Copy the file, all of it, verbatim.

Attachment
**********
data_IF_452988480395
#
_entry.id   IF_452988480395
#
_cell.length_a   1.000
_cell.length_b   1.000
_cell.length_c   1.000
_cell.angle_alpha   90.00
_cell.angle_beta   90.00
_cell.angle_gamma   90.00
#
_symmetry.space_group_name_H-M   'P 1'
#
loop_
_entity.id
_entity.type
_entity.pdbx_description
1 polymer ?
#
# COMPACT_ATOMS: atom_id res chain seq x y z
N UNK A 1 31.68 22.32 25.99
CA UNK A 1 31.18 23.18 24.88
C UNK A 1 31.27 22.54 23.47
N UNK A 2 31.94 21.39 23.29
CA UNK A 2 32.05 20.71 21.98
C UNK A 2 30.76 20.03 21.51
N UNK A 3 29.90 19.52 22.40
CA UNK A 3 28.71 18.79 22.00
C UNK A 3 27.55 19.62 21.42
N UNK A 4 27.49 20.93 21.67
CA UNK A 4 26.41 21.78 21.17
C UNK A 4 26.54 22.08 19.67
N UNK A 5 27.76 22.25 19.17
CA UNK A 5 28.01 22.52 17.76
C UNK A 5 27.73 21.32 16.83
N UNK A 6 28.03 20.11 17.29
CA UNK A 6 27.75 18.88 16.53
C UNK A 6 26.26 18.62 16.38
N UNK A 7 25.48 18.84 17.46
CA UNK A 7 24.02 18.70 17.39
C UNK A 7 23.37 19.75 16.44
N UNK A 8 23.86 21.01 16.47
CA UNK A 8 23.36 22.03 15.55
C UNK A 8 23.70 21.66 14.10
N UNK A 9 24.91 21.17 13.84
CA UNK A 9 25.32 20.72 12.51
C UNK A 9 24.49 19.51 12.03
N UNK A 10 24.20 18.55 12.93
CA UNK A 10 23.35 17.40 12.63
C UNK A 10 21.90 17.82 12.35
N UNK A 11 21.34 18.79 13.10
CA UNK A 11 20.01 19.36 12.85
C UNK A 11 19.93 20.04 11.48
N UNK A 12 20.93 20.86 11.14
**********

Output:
data_IF_452988480395
#
_entry.id   IF_452988480395
#
_cell.length_a   1.000
_cell.length_b   1.000
_cell.length_c   1.000
_cell.angle_alpha   90.00
_cell.angle_beta   90.00
_cell.angle_gamma   90.00
#
_symmetry.space_group_name_H-M   'P 1'
#
loop_
_entity.id
_entity.type
_entity.pdbx_description
1 polymer ?
#
# COMPACT_ATOMS: atom_id res chain seq x y z
N UNK A 1 31.68 22.32 25.99
CA UNK A 1 31.18 23.18 24.88
C UNK A 1 31.27 22.54 23.47
N UNK A 2 31.94 21.39 23.29
CA UNK A 2 32.05 20.71 21.98
C UNK A 2 30.76 20.03 21.51
N UNK A 3 29.90 19.52 22.40
CA UNK A 3 28.71 18.79 22.00
C UNK A 3 27.55 19.62 21.42
N UNK A 4 27.49 20.93 21.67
CA UNK A 4 26.41 21.78 21.17
C UNK A 4 26.54 22.08 19.67
N UNK A 5 27.76 22.25 19.17
CA UNK A 5 28.01 22.52 17.76
C UNK A 5 27.73 21.32 16.83
N UNK A 6 28.03 20.11 17.29
CA UNK A 6 27.75 18.88 16.53
C UNK A 6 26.26 18.62 16.38
N UNK A 7 25.48 18.84 17.46
CA UNK A 7 24.02 18.70 17.39
C UNK A 7 23.37 19.75 16.44
N UNK A 8 23.86 21.01 16.47
CA UNK A 8 23.36 22.03 15.55
C UNK A 8 23.70 21.66 14.10
N UNK A 9 24.91 21.17 13.84
CA UNK A 9 25.32 20.72 12.51
C UNK A 9 24.49 19.51 12.03
N UNK A 10 24.20 18.55 12.93
CA UNK A 10 23.35 17.40 12.63
C UNK A 10 21.90 17.82 12.35
N UNK A 11 21.34 18.79 13.10
CA UNK A 11 20.01 19.36 12.85
C UNK A 11 19.93 20.04 11.48
N UNK A 12 20.93 20.86 11.14